The dollar slid almost half a percent against the euro and the yen on Monday after soft U.S. payrolls data fuelled speculation that the Federal Reserve may stop raising interest rates after a highly likely move next week.
The Chinese yuan dipped after weak trade and inflation data over the weekend, while the British pound hit an 11-week low against the euro as Prime Minister Theresa May’s deal to exit the European Union looks set to be rejected by parliament on Tuesday.
“We have rising tensions between the United States and China over Huawei and the Brexit vote in the UK parliament. The risk-off mood is likely to prevail for now,” said Kyosuke Suzuki, director of forex at Societe Generale.
The dollar fell 0.4 percent against the yen to 112.30, edging near Thursday’s 5 1/2-week low of 112.23.
U.S. non-farm payrolls increased by 155,000 jobs last month, below economists’ median forecast of 200,000 jobs and the wage increase was softer than expected even though its annual rise remained near the highest level in almost a decade.
Some Fed policymakers have struck a cautious tone about the economic outlook, possibly flagging a turning point in its monetary policy.
Federal Reserve Governor Lael Brainard said on Friday the economic picture was broadly positive but that risks were growing overseas and in the corporate debt markets at home.
St. Louis Federal Reserve Bank President James Bullard repeated his call for the Fed to pause its current cycle of interest rate increases.
“The Fed will surely raise rates this month but people were thinking that it could indicate that it won’t be in a hurry to hike them further. Such wariness have grown further after the data,” said Akinori Fukushima, chief manager of forex at Mitsubishi Trust and Banking.
Investors are growingly worried that rising tensions with China could took a toll on the U.S. economy.
Although U.S. President Donald Trump and Chinese President Xi Jinping struck a 90-day truce on tariffs earlier this month, U.S. Trade Representative Robert Lighthizer said on Sunday there is a “hard deadline”, noting U.S.-China trade negotiations need to reach a successful end by March 1.
New tensions between the two countries flared last week after Meng Wanzhou, chief financial officer of China’s tech giant Huawei Technologies was arrested in Vancouver at the request of the United States.
As the dollar wilted, the euro edged up 0.5 percent to $1.1435, even as “yellow vest” anti-government protesters wreaked havoc in Paris during the weekend.
French President Emmanuel Macron will address the country at 2000 Paris time (1900 GMT) on Monday as he seeks to placate the protesters.
In London, Theresa May faces an internal revolt against her Brexit deal ahead of the crucial vote in the parliament on Tuesday. Despite the bleak outlook, May plans to push ahead with the vote while senior lawmakers in her own party piled pressure on her to go back to Brussels and seek a better offer.
A rejection could throw plans for Britain’s exit into turmoil and leave her own political future hanging in the balance.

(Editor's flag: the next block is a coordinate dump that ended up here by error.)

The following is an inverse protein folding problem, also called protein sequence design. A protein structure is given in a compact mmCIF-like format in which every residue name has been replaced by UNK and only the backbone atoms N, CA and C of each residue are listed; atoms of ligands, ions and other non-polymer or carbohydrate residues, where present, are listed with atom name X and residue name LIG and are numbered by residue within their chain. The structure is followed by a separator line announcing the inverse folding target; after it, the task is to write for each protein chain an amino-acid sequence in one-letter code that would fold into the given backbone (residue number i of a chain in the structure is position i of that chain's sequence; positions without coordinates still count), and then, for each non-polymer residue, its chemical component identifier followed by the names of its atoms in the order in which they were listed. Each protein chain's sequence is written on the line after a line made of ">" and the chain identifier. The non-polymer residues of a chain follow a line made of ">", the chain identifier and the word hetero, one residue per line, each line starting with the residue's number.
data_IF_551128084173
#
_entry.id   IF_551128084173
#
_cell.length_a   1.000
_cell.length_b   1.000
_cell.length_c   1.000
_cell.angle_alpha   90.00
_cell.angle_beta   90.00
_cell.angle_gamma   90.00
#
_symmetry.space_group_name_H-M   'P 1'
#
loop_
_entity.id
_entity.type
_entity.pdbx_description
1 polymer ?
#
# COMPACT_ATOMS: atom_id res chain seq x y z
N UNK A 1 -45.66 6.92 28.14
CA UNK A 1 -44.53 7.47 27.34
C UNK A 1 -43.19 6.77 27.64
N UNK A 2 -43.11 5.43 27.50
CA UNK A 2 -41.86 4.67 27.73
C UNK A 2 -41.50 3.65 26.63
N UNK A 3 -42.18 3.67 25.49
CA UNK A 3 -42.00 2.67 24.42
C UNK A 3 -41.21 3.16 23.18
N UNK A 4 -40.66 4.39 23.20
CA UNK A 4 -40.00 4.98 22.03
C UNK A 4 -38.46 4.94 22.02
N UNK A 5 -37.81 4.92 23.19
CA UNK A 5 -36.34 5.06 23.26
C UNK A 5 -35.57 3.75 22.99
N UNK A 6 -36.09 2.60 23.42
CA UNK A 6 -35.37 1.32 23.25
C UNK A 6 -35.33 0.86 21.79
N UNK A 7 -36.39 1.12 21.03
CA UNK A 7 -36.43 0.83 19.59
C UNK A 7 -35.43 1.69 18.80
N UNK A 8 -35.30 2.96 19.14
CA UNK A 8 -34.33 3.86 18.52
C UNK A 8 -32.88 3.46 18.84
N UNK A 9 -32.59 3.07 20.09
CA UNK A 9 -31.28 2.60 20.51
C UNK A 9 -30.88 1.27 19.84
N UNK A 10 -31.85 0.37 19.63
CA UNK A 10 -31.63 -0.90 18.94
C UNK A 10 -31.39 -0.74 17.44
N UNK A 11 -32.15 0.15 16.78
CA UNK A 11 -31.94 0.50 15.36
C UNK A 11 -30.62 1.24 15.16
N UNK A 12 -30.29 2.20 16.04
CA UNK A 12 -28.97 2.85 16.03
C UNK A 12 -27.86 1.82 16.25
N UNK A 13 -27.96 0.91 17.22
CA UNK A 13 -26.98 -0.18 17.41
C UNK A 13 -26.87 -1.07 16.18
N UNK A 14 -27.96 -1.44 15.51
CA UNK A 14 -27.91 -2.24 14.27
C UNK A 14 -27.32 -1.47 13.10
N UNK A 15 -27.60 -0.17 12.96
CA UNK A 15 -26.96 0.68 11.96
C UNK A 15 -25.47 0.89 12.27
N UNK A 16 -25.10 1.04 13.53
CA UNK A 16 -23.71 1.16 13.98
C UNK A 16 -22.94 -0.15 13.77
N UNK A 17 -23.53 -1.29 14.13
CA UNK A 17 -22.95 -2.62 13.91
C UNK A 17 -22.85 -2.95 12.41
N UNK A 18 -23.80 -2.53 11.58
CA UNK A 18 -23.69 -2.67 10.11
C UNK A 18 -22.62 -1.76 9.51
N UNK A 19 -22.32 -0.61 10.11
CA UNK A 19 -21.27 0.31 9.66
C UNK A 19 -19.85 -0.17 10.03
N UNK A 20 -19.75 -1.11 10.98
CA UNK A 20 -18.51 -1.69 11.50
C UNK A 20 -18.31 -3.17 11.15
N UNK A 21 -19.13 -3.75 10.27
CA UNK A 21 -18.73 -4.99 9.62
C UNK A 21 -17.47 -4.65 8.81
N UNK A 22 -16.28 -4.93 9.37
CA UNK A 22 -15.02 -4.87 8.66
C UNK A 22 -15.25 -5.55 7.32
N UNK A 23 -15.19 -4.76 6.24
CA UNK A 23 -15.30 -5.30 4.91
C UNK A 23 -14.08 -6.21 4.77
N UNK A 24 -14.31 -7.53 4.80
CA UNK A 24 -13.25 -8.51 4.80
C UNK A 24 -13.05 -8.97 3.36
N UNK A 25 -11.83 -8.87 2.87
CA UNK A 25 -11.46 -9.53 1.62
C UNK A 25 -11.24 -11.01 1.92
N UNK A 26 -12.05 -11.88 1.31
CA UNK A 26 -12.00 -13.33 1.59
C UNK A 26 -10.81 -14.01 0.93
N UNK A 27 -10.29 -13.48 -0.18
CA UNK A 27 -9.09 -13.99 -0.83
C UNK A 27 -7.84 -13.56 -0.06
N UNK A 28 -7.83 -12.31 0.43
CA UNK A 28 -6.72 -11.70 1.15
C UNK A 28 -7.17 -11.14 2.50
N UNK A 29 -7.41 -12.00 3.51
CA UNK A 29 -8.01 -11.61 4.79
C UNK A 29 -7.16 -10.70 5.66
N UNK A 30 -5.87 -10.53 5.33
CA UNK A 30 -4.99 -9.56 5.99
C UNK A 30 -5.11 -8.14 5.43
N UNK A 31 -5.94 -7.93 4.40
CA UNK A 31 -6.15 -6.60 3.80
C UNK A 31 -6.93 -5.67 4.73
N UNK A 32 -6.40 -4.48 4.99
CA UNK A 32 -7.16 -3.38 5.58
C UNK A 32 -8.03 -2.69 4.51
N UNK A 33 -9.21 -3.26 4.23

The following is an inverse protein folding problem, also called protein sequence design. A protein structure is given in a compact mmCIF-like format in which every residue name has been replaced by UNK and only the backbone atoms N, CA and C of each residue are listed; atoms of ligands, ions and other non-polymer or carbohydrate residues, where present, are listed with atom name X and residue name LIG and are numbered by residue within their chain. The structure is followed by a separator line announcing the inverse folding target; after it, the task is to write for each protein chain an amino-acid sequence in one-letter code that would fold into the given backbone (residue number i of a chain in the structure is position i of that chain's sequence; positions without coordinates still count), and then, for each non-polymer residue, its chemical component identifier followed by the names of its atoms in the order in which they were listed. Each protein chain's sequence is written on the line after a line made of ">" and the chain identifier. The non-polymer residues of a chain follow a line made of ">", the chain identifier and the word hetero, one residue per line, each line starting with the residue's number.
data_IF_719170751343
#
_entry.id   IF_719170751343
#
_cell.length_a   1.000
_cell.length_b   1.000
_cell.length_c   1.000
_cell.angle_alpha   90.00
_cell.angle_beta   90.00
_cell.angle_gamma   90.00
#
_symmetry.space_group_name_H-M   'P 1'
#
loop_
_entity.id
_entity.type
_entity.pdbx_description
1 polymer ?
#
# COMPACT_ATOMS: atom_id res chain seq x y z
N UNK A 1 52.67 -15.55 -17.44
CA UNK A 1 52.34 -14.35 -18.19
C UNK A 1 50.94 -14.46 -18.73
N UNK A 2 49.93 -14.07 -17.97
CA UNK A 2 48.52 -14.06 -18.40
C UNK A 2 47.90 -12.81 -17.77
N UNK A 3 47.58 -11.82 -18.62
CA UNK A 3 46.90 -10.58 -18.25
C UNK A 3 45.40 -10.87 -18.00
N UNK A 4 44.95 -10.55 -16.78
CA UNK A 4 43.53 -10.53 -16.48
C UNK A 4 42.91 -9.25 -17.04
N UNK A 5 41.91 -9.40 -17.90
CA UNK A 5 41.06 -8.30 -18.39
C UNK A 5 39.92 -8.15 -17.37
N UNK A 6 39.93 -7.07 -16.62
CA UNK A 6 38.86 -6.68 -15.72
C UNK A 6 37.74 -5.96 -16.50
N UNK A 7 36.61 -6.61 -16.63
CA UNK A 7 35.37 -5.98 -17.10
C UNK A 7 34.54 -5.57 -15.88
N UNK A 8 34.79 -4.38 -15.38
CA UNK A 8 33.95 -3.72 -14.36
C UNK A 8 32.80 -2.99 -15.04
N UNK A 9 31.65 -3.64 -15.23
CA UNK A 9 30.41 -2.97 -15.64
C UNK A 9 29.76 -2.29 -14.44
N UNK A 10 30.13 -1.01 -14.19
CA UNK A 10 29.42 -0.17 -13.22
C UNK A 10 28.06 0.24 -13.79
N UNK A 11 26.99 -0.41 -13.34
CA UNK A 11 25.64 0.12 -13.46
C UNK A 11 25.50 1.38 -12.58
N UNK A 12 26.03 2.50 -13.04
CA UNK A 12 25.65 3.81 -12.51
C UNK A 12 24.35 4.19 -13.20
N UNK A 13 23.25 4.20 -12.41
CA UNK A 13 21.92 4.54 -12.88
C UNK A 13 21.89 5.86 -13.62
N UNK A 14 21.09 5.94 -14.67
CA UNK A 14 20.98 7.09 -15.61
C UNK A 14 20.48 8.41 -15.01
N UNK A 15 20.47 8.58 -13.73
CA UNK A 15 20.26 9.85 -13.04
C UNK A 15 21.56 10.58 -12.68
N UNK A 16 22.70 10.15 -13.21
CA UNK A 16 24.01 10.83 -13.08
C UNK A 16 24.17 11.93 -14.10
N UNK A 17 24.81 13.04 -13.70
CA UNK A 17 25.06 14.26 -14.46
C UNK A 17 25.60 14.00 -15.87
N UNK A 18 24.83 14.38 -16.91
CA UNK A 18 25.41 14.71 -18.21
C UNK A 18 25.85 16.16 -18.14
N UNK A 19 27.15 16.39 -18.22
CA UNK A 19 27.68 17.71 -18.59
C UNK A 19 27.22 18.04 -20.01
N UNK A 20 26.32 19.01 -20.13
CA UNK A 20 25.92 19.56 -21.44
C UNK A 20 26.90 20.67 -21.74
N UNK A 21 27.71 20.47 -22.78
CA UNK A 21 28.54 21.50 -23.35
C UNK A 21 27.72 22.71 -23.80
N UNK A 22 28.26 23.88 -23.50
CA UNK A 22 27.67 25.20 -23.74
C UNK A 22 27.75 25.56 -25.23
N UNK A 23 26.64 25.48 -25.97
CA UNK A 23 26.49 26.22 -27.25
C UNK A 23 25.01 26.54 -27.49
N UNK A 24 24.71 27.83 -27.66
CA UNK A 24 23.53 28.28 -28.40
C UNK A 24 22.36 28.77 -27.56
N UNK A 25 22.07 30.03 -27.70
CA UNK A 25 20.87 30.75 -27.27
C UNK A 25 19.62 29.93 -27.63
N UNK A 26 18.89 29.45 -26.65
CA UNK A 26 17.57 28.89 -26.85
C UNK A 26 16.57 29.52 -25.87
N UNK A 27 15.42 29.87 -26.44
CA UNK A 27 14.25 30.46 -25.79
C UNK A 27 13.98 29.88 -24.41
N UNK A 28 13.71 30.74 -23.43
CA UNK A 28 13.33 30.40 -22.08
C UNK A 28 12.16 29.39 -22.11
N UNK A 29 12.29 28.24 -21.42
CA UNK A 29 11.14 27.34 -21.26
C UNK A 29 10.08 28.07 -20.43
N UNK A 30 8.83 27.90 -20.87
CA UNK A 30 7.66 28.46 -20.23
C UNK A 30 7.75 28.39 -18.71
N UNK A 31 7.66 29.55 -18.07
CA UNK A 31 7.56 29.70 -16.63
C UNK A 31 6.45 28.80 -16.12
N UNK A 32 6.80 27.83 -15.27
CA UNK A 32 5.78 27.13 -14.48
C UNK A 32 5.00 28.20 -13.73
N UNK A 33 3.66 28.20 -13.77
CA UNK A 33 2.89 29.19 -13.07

Against the dollar, the British pound edged up 0.2 percent to $1.2746. Against the euro, it changed hands at 89.70 pence per euro, near its weakest level since late September.
“I’d say a rejection is almost priced in and the focus is on by how much margin she would lose. The chance of May’s government getting toppled increases if there is a large revolt,” said Mitsubishi Trust’s Fukushima.
The Chinese yuan was on the defensive to after weak data pointed to a further cooling in the world’s second-biggest economy.
China’s November exports rose just 5.4 percent from a year earlier, the weakest performance since a contraction in March and well short of the 10 percent forecast in a Reuters poll, adding to evidence that demand is weakening globally.
Import growth was 3 percent, the slowest since October 2016, and a fraction of the 14.5 percent seen in the poll.
The downbeat trade data reinforced views that Chinese authorities will have to roll out more support and stimulus measures soon to stabilise the economy, even if a trade deal with Washington is reached.
The yuan last stood flat at 6.8895 to the dollar, having dipped 0.2 percent earlier in the day.
(The story was refiled to add name to quote in the third paragraph)
Editing by Kim Coghill and Subhranshu Sahu
Trump is unhappy in reality — so he’s inviting everyone into his world of make-believe: columnist
Confabulation is an unintentional event where someone's memory creates "fabricated, distorted, or misinterpreted memories about oneself or the world." Parataxic distortion is when a person tends to "skew perceptions" of others based on fantasy. Then there's political opportunism, a "diagnosis" that plagues politicians almost exclusively. Regardless of the cause, Washington Post syndicated columnist Michael Gerson noted President Donald Trump is not only creating his own reality, he's inviting his supporters to live inside of it.
Trump elicits unintentional laughter in Oval Office meeting: My wars ‘don’t need exit strategies’
President Donald Trump revealed on Tuesday that he does not use exit strategies when planning for war.
During an Oval Office press gaggle, the president was asked if he had a plan for ending a possible war with Iran.
"You're not going to need an exit strategy," Trump opined, possibly misunderstanding the term. "I don't need exit strategies."
Some in the room could be heard audibly laughing as the president answered.
Watch the video below from CNN.
Kid writes lesbian neighbors a note: You’ve ‘given me the courage to come out’
File this one under: why representation matters.Sal Stow and her partner Meghan Stabler of Round Rock, Texas, had no idea that flying a Pride flag outside of their home would lead to a social media blitz, appearances on Good Morning America, entries in People Magazine, or anything short of just a normal day in June. However, what actually happened is one for the record books.